Chapter 13 Bankruptcy is named after "chapter 13" of "title 11" of the US Code, known as the Bankruptcy Code. Chapter 13 allows individuals to undergo a financial reorganization that is supervised, and enforced, by a federal court. The goal of Chapter 13 is to allow debtors to be financially rehabilitated by fulfilling a court-ordered debt repayment plan.
In Chapter 13, individuals may retain much or all of their personal property but are expected to pay off much of their debt, or at least as much of their debt as is feasible. In order to qualify for Chapter 13 filing, an individual must have income exceeding basic financial obligations and cannot have aggregated debt exceeding a certain threshold. The court-ordered repayment plan is typically executed over a three to five year period, during which time the individual is prohibited from obtaining additional credit.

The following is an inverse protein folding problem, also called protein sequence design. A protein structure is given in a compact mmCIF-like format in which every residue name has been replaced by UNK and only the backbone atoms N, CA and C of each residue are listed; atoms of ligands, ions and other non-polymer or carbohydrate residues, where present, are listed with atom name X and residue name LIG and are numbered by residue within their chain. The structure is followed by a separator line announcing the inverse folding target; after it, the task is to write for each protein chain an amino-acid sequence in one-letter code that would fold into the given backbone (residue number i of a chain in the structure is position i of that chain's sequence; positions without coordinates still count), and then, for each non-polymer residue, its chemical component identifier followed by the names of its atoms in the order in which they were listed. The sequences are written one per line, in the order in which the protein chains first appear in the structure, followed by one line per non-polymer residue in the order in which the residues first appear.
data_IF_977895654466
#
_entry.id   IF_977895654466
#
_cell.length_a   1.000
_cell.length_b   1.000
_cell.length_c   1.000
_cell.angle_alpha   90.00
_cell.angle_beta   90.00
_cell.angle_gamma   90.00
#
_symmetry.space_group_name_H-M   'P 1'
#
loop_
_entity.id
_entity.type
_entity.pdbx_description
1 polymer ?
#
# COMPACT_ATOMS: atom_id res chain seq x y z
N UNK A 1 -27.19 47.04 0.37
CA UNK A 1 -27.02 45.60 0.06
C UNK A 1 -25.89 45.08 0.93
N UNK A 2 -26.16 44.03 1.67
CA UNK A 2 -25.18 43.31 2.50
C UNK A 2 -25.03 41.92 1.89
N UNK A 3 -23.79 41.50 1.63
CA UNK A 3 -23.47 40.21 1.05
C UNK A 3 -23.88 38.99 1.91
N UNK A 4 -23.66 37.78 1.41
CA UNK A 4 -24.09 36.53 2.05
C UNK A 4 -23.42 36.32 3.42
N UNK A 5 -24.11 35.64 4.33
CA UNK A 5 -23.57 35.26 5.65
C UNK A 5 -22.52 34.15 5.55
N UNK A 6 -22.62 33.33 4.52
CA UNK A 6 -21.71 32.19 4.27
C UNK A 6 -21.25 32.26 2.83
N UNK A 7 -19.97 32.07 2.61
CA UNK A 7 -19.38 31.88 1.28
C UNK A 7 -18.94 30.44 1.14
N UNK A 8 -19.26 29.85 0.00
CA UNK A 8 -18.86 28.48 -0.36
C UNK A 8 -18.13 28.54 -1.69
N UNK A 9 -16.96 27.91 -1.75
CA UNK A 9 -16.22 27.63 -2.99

Creditors much prefer a Chapter 13 to a Chapter 7 because they can recoup at least some of the ebt owed to them. In theory, a Chapter 13 is less damaging to an individual’s credit rating than a Chapter 7. Chapter 13 demonstrates a good-faith effort to repay at least some of the debt. But, in practice there is little difference between the two forms of bankruptcy.